Narrator: The road to Paradise was designed to guide a visitor’s experience of the park. Curves in the road reveal unexpected and dramatic views of the mountain and its glacier-carved valleys. Bridges over Narada and Christine Falls frame waterfalls with stone-faced arches. The arches were built without extra adornment so that the eye is drawn to the waterfalls and not to the bridges. Pullouts provide opportunities to savor the journey.
Narrator: As the primary visitor destination in the park, buildings in the Paradise area strayed from the ideals of National Park Service Rustic architecture. Instead, they borrowed from the styles of popular European mountain resorts. This so-called “Resort Architecture” is higher profile with steeply-pitched roofs to shed snow and is less uniform in style from building to building.
Narrator: From Paradise, Stevens Canyon Road leads to the east side of the park, connecting to State Routes 410 and 123.
Following the standards of NPS Rustic architecture, the roads were constructed to look as natural as possible. Rocks used in wall construction had to be large, but variable in shape to disrupt any sort of uniform pattern. The weathered sides of the rocks were placed outwards to hide fresh cuts in the stone so that the rock walls looked as natural as the surrounding hillsides. The tops of the walls were often uneven or had crenulations to further disguise any straight lines that may catch the eye of the visitor.
Tunnels in the park were constructed in a similar design. Built in 1939, the tunnel on State Route 123 is 512 feet long with rock-clad entrance portals. Some of the stones in the portal are more than 6 feet wide to match the massive scale of the surrounding rock face. After construction, natural vegetation was replanted on the slopes around the tunnel entrance to help it blend into the hillside and to hide scars from the road cut.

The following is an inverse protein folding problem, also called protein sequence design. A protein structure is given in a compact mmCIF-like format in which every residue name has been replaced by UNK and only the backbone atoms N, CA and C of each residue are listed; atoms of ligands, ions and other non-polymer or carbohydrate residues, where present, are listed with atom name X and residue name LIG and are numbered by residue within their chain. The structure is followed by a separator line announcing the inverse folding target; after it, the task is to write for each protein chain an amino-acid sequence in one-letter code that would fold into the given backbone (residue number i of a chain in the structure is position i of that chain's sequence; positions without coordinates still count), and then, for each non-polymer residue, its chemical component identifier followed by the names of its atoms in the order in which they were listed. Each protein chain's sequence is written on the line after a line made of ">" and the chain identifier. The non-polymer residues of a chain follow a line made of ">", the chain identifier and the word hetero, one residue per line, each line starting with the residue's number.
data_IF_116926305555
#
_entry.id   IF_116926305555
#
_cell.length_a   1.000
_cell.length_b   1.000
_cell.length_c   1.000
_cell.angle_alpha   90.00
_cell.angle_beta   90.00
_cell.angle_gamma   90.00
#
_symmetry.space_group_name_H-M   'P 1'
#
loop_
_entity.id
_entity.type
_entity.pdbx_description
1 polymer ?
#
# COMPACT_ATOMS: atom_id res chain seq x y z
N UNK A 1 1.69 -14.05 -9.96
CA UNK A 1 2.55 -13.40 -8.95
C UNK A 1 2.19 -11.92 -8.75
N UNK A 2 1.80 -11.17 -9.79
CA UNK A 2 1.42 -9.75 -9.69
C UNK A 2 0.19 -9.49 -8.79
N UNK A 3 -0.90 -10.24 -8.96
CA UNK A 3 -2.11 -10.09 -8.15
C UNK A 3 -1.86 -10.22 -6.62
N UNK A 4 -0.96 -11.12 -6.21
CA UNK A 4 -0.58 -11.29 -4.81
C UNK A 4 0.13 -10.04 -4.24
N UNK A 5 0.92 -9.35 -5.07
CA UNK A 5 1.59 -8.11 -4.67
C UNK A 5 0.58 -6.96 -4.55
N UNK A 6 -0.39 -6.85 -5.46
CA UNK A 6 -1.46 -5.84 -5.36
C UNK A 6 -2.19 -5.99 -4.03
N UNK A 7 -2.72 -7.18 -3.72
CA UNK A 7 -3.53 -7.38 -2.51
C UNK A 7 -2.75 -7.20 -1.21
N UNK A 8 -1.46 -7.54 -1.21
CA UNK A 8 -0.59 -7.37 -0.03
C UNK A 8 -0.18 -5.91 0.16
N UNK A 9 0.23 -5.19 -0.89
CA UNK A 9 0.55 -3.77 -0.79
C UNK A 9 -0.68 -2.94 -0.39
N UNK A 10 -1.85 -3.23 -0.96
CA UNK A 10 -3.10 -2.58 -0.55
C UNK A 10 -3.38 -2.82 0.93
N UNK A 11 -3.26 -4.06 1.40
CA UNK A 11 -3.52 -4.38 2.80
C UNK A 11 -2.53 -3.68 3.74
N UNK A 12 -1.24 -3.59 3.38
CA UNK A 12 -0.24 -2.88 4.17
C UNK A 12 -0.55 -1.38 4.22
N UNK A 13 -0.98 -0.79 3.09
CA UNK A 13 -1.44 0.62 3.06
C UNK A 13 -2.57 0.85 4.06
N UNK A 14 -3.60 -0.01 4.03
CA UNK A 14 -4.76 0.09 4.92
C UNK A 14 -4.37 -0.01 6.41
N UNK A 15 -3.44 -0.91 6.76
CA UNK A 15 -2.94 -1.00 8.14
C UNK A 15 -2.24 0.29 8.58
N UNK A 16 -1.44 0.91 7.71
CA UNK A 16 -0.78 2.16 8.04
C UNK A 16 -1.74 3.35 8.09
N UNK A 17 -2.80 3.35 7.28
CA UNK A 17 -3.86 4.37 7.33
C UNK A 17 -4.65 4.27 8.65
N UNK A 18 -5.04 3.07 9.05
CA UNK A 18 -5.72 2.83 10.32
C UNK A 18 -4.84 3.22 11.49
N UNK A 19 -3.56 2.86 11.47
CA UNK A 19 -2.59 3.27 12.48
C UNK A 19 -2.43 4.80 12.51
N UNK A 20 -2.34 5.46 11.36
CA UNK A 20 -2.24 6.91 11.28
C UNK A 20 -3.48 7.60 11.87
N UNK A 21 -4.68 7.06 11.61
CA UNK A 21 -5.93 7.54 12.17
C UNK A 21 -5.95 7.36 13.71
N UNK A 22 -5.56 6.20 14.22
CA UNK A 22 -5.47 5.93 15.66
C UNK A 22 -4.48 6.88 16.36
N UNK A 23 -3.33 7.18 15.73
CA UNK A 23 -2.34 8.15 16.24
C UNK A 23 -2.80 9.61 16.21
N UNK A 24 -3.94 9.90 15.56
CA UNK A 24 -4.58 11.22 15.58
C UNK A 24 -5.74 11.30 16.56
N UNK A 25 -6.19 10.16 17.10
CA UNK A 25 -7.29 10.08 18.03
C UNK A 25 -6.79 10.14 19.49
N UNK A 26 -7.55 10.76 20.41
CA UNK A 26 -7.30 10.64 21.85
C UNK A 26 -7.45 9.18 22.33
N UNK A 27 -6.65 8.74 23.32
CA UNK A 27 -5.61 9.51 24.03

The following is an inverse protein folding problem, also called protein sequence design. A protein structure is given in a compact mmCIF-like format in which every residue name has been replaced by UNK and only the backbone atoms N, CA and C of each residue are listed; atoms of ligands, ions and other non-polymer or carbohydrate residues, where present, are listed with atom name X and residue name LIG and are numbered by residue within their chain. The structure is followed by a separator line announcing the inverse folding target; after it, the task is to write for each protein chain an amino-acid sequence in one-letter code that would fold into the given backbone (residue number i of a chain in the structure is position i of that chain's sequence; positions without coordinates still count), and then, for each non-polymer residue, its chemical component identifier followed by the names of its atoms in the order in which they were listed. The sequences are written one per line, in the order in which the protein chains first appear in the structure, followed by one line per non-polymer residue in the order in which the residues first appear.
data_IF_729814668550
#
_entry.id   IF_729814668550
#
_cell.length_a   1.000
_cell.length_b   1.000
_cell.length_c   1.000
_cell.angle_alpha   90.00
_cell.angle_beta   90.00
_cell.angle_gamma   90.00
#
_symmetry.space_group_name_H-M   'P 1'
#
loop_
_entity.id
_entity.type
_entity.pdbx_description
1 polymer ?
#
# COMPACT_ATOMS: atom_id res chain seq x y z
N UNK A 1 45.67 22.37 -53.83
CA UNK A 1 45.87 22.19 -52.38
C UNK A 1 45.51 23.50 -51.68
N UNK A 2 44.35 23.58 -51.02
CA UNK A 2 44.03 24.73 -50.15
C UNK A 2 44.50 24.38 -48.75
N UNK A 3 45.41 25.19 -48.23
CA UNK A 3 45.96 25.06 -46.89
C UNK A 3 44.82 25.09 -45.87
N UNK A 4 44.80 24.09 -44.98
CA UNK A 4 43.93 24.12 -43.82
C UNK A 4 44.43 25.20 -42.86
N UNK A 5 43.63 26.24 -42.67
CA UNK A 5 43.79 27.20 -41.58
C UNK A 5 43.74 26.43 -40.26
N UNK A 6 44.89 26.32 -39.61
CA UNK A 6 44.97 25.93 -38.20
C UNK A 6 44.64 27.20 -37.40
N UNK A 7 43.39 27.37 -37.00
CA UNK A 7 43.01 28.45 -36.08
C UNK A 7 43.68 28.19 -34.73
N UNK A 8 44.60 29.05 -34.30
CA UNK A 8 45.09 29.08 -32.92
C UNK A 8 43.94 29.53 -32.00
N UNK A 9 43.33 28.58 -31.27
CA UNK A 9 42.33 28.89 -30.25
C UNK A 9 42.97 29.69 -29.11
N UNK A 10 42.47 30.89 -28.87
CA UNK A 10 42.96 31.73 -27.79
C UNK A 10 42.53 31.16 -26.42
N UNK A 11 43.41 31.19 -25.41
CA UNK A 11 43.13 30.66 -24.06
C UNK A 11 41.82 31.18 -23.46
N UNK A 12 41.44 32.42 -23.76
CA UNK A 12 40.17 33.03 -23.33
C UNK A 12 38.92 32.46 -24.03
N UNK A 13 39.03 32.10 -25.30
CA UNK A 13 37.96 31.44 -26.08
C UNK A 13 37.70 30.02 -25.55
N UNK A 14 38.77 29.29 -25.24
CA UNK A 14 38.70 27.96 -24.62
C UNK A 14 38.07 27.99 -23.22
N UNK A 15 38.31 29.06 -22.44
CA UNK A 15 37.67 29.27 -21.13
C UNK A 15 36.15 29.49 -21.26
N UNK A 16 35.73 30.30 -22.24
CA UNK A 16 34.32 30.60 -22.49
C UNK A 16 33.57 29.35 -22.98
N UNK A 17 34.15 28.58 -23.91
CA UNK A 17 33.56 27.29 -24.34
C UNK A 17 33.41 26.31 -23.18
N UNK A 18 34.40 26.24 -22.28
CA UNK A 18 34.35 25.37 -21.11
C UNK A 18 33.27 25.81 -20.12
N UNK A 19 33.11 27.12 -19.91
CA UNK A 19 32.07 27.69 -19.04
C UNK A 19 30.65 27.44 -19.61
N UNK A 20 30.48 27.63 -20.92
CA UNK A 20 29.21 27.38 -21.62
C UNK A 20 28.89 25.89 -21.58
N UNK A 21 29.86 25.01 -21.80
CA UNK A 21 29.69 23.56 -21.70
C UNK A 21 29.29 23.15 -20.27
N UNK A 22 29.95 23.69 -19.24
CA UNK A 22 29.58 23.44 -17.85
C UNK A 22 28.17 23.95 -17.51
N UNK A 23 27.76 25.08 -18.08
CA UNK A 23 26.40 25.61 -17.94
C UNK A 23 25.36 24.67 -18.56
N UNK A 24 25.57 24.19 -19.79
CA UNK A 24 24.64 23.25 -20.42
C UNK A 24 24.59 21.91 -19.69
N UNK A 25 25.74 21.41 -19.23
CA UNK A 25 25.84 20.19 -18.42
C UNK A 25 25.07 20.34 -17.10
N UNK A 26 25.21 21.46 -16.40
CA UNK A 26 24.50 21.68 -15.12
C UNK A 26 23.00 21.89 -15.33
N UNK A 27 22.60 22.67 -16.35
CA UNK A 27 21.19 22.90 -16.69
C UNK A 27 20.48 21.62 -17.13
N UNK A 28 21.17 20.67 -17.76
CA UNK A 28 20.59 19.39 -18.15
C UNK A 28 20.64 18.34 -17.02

Narrator: Due to the many streams, creeks, and waterways in the park, there are hundreds of culverts and bridges along park roads. The road from White River Entrance to Sunrise, a distance of 14 miles, has 150 culverts alone! 124 of those culverts still have their original historic masonry rockwork. Much like the stone entrance portals of the road tunnels, many culverts in the park have rock faces that help disguise their entrances.
Narrator: At Sunrise Point, large rock capstones along the walls roughly mimic the shape of Mount Rainier. This subtle design feature reinforces the views of the many peaks visible from Sunrise Point.
Narrator: Opened in 1931, Sunrise was developed to provide access to the eastern slopes of the mountain.